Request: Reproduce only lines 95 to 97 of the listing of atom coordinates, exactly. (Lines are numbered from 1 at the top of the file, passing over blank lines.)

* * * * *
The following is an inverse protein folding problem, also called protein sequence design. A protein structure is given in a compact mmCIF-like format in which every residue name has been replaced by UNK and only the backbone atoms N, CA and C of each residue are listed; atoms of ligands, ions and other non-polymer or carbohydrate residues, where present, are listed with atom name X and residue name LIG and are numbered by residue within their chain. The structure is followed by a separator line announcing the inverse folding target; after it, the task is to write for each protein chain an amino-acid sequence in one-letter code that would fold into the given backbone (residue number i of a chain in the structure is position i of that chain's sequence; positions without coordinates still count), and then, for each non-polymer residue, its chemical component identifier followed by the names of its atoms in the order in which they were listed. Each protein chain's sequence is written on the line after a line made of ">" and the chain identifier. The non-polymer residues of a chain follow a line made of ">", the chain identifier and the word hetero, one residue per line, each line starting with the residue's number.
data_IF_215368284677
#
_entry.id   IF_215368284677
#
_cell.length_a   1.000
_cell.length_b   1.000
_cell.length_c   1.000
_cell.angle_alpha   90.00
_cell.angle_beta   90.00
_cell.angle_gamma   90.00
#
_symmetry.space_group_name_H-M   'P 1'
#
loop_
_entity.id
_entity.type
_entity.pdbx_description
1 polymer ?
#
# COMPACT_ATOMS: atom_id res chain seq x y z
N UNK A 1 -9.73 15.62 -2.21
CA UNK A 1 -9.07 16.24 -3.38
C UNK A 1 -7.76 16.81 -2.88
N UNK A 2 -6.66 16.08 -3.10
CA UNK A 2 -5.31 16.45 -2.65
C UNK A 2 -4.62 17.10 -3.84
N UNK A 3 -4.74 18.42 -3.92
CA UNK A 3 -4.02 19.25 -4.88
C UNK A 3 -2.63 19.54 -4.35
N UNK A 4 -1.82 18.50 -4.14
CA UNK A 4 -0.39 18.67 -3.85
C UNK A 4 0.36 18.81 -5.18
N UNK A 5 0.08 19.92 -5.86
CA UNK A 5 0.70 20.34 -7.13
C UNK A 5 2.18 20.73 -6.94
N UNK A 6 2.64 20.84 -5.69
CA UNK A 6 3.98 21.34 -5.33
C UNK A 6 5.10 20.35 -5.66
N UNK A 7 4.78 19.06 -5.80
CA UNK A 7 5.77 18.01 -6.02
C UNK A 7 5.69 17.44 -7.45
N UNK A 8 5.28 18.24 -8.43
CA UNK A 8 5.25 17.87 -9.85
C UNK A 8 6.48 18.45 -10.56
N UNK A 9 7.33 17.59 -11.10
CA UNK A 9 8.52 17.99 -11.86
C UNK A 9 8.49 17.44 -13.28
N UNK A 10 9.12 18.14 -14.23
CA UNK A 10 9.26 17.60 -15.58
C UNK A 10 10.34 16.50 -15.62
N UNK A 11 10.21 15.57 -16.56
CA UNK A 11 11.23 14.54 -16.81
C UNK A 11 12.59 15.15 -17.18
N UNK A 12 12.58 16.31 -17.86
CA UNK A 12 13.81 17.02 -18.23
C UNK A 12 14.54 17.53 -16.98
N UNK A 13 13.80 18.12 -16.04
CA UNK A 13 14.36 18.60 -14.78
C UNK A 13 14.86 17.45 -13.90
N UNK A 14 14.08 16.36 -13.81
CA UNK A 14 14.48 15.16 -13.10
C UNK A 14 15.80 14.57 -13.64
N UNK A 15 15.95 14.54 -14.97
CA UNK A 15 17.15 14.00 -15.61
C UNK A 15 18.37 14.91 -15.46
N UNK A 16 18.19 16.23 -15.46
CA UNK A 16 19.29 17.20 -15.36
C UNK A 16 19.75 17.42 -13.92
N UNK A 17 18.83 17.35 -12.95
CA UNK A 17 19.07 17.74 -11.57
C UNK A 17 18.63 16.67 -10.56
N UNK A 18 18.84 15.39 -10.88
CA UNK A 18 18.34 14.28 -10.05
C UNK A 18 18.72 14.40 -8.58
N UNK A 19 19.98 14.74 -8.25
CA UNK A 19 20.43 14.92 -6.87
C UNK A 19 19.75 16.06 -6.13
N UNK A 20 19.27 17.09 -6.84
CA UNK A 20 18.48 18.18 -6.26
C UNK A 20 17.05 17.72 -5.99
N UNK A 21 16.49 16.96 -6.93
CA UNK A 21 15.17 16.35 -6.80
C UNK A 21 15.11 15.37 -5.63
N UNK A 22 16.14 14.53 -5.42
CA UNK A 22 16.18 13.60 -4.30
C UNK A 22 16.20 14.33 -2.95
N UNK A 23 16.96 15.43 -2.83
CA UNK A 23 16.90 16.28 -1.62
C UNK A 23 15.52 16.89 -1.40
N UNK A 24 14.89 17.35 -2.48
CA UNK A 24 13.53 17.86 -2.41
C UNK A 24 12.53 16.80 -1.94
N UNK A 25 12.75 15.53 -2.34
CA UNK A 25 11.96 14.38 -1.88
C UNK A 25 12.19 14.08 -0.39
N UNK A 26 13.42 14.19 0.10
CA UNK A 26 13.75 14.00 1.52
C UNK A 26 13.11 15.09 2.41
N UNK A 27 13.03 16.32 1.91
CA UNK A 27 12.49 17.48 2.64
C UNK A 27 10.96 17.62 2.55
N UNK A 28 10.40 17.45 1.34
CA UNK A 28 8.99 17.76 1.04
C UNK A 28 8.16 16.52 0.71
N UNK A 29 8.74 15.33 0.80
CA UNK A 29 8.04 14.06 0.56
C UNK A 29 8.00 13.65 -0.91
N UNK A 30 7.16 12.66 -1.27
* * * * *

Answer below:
CA UNK A 25 11.96 14.38 -1.88
C UNK A 25 12.19 14.08 -0.39
N UNK A 26 13.42 14.19 0.10